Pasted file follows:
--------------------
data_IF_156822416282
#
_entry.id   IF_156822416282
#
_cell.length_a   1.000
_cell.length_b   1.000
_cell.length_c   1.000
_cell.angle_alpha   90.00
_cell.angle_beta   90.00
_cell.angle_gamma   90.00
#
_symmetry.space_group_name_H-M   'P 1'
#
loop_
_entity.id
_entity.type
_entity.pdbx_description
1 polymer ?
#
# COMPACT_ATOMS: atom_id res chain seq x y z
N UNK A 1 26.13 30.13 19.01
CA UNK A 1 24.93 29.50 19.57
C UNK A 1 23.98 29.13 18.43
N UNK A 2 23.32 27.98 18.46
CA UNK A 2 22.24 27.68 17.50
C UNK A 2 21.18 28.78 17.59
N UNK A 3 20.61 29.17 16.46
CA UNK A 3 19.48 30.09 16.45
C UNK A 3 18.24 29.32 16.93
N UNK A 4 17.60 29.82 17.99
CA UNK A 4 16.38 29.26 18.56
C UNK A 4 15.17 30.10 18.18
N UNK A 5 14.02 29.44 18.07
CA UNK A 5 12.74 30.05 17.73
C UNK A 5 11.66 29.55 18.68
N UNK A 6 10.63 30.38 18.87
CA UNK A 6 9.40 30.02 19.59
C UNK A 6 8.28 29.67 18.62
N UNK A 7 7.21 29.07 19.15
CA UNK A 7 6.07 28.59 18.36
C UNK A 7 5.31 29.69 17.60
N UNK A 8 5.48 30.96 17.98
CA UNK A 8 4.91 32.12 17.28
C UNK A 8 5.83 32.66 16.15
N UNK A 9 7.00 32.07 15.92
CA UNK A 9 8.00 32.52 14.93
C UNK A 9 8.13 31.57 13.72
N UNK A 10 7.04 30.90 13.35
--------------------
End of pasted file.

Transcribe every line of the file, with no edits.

data_IF_156822416282
#
_entry.id   IF_156822416282
#
_cell.length_a   1.000
_cell.length_b   1.000
_cell.length_c   1.000
_cell.angle_alpha   90.00
_cell.angle_beta   90.00
_cell.angle_gamma   90.00
#
_symmetry.space_group_name_H-M   'P 1'
#
loop_
_entity.id
_entity.type
_entity.pdbx_description
1 polymer ?
#
# COMPACT_ATOMS: atom_id res chain seq x y z
N UNK A 1 26.13 30.13 19.01
CA UNK A 1 24.93 29.50 19.57
C UNK A 1 23.98 29.13 18.43
N UNK A 2 23.32 27.98 18.46
CA UNK A 2 22.24 27.68 17.50
C UNK A 2 21.18 28.78 17.59
N UNK A 3 20.61 29.17 16.46
CA UNK A 3 19.48 30.09 16.45
C UNK A 3 18.24 29.32 16.93
N UNK A 4 17.60 29.82 17.99
CA UNK A 4 16.38 29.26 18.56
C UNK A 4 15.17 30.10 18.18
N UNK A 5 14.02 29.44 18.07
CA UNK A 5 12.74 30.05 17.73
C UNK A 5 11.66 29.55 18.68
N UNK A 6 10.63 30.38 18.87
CA UNK A 6 9.40 30.02 19.59
C UNK A 6 8.28 29.67 18.62
N UNK A 7 7.21 29.07 19.15
CA UNK A 7 6.07 28.59 18.36
C UNK A 7 5.31 29.69 17.60
N UNK A 8 5.48 30.96 17.98
CA UNK A 8 4.91 32.12 17.28
C UNK A 8 5.83 32.66 16.15
N UNK A 9 7.00 32.07 15.92
CA UNK A 9 8.00 32.52 14.93
C UNK A 9 8.13 31.57 13.72
N UNK A 10 7.04 30.90 13.35